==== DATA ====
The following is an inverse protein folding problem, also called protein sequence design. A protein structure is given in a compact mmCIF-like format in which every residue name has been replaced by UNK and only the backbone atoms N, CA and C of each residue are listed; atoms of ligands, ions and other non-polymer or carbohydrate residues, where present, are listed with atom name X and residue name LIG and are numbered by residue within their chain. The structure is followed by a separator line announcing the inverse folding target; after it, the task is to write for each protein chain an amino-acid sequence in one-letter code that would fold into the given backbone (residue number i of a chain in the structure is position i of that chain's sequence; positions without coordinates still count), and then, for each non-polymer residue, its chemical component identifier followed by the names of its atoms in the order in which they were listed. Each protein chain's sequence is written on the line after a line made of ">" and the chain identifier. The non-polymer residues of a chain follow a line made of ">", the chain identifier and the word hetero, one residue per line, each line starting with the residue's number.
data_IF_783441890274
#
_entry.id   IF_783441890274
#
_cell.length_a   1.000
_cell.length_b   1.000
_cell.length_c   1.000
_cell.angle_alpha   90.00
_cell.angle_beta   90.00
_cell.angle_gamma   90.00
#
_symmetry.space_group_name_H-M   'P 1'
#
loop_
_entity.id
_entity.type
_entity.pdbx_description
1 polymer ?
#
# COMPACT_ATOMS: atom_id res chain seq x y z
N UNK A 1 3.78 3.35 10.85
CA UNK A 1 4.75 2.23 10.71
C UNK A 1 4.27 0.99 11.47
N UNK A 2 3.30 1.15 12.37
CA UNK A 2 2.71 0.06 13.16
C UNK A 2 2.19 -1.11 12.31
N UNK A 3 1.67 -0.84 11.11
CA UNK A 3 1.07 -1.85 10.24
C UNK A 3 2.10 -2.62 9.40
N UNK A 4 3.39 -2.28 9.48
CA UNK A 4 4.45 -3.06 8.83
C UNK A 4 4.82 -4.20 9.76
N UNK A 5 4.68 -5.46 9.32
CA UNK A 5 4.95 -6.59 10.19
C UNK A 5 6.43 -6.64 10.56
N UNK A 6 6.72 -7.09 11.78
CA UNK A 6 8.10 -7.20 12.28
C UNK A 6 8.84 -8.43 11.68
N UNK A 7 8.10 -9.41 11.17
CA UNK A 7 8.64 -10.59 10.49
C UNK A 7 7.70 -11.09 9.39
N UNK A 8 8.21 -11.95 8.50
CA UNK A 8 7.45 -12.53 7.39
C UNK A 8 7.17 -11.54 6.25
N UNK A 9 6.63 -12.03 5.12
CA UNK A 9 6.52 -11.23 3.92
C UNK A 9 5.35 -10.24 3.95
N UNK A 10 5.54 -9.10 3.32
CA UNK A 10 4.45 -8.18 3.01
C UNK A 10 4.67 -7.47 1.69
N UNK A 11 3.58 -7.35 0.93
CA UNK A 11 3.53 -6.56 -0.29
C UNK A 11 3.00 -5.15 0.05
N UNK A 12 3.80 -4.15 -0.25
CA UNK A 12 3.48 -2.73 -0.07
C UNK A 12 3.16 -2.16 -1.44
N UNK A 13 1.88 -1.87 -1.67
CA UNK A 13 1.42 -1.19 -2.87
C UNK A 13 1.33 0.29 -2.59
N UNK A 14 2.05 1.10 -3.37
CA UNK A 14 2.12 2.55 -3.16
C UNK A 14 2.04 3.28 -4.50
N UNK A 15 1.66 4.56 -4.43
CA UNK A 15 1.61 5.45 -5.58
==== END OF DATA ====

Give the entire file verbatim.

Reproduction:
The following is an inverse protein folding problem, also called protein sequence design. A protein structure is given in a compact mmCIF-like format in which every residue name has been replaced by UNK and only the backbone atoms N, CA and C of each residue are listed; atoms of ligands, ions and other non-polymer or carbohydrate residues, where present, are listed with atom name X and residue name LIG and are numbered by residue within their chain. The structure is followed by a separator line announcing the inverse folding target; after it, the task is to write for each protein chain an amino-acid sequence in one-letter code that would fold into the given backbone (residue number i of a chain in the structure is position i of that chain's sequence; positions without coordinates still count), and then, for each non-polymer residue, its chemical component identifier followed by the names of its atoms in the order in which they were listed. Each protein chain's sequence is written on the line after a line made of ">" and the chain identifier. The non-polymer residues of a chain follow a line made of ">", the chain identifier and the word hetero, one residue per line, each line starting with the residue's number.
data_IF_783441890274
#
_entry.id   IF_783441890274
#
_cell.length_a   1.000
_cell.length_b   1.000
_cell.length_c   1.000
_cell.angle_alpha   90.00
_cell.angle_beta   90.00
_cell.angle_gamma   90.00
#
_symmetry.space_group_name_H-M   'P 1'
#
loop_
_entity.id
_entity.type
_entity.pdbx_description
1 polymer ?
#
# COMPACT_ATOMS: atom_id res chain seq x y z
N UNK A 1 3.78 3.35 10.85
CA UNK A 1 4.75 2.23 10.71
C UNK A 1 4.27 0.99 11.47
N UNK A 2 3.30 1.15 12.37
CA UNK A 2 2.71 0.06 13.16
C UNK A 2 2.19 -1.11 12.31
N UNK A 3 1.67 -0.84 11.11
CA UNK A 3 1.07 -1.85 10.24
C UNK A 3 2.10 -2.62 9.40
N UNK A 4 3.39 -2.28 9.48
CA UNK A 4 4.45 -3.06 8.83
C UNK A 4 4.82 -4.20 9.76
N UNK A 5 4.68 -5.46 9.32
CA UNK A 5 4.95 -6.59 10.19
C UNK A 5 6.43 -6.64 10.56
N UNK A 6 6.72 -7.09 11.78
CA UNK A 6 8.10 -7.20 12.28
C UNK A 6 8.84 -8.43 11.68
N UNK A 7 8.10 -9.41 11.17
CA UNK A 7 8.64 -10.59 10.49
C UNK A 7 7.70 -11.09 9.39
N UNK A 8 8.21 -11.95 8.50
CA UNK A 8 7.45 -12.53 7.39
C UNK A 8 7.17 -11.54 6.25
N UNK A 9 6.63 -12.03 5.12
CA UNK A 9 6.52 -11.23 3.92
C UNK A 9 5.35 -10.24 3.95
N UNK A 10 5.54 -9.10 3.32
CA UNK A 10 4.45 -8.18 3.01
C UNK A 10 4.67 -7.47 1.69
N UNK A 11 3.58 -7.35 0.93
CA UNK A 11 3.53 -6.56 -0.29
C UNK A 11 3.00 -5.15 0.05
N UNK A 12 3.80 -4.15 -0.25
CA UNK A 12 3.48 -2.73 -0.07
C UNK A 12 3.16 -2.16 -1.44
N UNK A 13 1.88 -1.87 -1.67
CA UNK A 13 1.42 -1.19 -2.87
C UNK A 13 1.33 0.29 -2.59
N UNK A 14 2.05 1.10 -3.37
CA UNK A 14 2.12 2.55 -3.16
C UNK A 14 2.04 3.28 -4.50
N UNK A 15 1.66 4.56 -4.43
CA UNK A 15 1.61 5.45 -5.58